Hollywood is bankrupt when it comes to any son of originality in sports movies, which becomes doubly apparent when it offers two at once. Consider these, which have just opened: Dreamer is a shoestring flick about the pin busters at a tacky, tacky Bowl Haven in downstate Illinois; Players is a big-budget beauty about international tennis stars at Wimbledon. They have the exact selfsame plot, the neo-Rocky plot that evidently has been patented as the one to be used in all sports movies. It has been franchisee, and if you dial the 800 number you can buy it for your sports movie.
Franchise plot starts with a star athlete who is a hopeless unknown, the more implausible the better. Step two: a pinch of girl trouble. Step three: time to introduce a grizzled coach with vision. If you do purchase the franchise plot for your sport, be advised that Jack Warden must play this role in 50% of all sports movies. He is not in Players, he is in Dreamer. Next: a hard training sequence with thumper-type music to match. Next: a little unbelievable upward mobility to rush the unknown into the championships. Finally: the championships. The unknown either wins or loses by a hair. The way you can tell whether a sports movie fancies itself sophisticated is if he loses. This week's hint: Dreamer is not sophisticated. By the way, the high point of its subplot involves the question of whether the unknown's tacky new bowling shirt will be ready in time for the championships.
It is Hollywood's patronizing view that if you give sports fans some hot action shots at the end, the mouth-readers will salivate happily throughout. I suppose this was the same attitude the last generation of movie producers had about climactic gunfights. Alas, because bowling is to spectator sports what bowling shirts are to Pierre Cardin. Dreamer can't even make much of its obligatory championship sequence. Was the 10-pin set improperly? That is what passes for high drama. In Players, the finale does make for some lovely grass-green/tennis-white footage, but much of it is hokey: virtually every point is won or lost with an overhead smash by the unknown.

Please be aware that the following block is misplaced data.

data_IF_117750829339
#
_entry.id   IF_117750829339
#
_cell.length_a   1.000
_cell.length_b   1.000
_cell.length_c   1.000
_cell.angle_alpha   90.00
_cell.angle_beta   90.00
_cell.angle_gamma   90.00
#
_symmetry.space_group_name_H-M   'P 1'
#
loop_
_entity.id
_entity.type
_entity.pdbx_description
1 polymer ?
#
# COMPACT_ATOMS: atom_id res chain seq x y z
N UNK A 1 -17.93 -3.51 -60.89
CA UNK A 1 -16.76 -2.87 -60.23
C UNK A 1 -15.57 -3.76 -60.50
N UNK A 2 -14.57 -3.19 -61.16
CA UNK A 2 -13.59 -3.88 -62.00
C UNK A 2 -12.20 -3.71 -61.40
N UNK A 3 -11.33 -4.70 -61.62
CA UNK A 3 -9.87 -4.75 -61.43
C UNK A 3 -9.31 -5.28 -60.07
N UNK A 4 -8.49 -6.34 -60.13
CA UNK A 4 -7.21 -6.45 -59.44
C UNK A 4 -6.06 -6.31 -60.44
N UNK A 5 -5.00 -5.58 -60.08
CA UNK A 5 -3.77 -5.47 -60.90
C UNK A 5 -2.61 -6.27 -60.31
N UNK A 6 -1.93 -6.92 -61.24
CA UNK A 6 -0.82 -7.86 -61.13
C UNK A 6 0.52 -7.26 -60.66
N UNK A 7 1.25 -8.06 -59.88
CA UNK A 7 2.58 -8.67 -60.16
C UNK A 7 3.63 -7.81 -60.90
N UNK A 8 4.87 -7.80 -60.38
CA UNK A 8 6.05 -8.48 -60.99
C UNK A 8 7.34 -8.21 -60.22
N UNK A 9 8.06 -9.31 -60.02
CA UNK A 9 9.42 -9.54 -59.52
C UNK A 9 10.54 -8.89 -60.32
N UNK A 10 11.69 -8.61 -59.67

He is played by Dean-Paul Martin (above), Dean's son and skater Dorothy Hamill's innamorato. In real life, Dean-Paul is a minor league tennis pro whose good looks and name have earned him a lot of wild-card spots on the big tour. He is modest and engaging, popular with the players on tour, and his winsome qualities are manifest on the screen, where he comes off sympathetically—although he has no visible means of support from either script or director. Opposite Martin, in the role of "older woman," is the beautiful Ali MacGraw. We speak of weekend players in tennis: Miss MacGraw might charitably be called a weekend actress. There are also a number of real court luminaries, notably Guillermo Vilas as Martin's opponent in the Wimbledon final and Pancho Gonzales as the Grizzled Coach with Vision.
July 1, 1979
Both play themselves, and I'm sorry, but the fact that Pancho Gonzales manages to portray Pancho Gonzales so well is not enough to make me applaud. This sort of vanity casting cheapens any drama. It is distracting enough that Dick Weber appears under a pin name in Dreamer. When Vilas is Vilas, Gonzales is Gonzales, Ion Tiriac is Ion Tiriac, and so on, pretty soon you are thinking, well, why are they calling Ali MacGraw Nicole, and wondering if Dorothy Hamill picked out Dean-Paul's I shirt ensembles. I or that matter, who are they kidding that Vilas could get to the quarters, much less the finals, on Wimbledon grass? Mix fact and fiction so promiscuously and you do so at the peril of crippling the act of imagination we must perform to believe the tale. Besides, it is bad enough that we must have foisted upon us actors playing celebrity tennis: having jocks playing at celebrity acting is worse still.
And, oh, a final note, just to prove that one viewer is paying attention. In Dreamer, the franchise plot begins with the unknown, about 12 years old, setting pins in 1954. Twenty-five years later he is 27. In Players, the plot begins with the unknown, a 10-year-old, watching Gonzales on TV in 1949. Thirty years later the kid is 23. We know by now not to expect superior acting, writing or directing in sports films. But surely we could have counting. Please, at least, counting.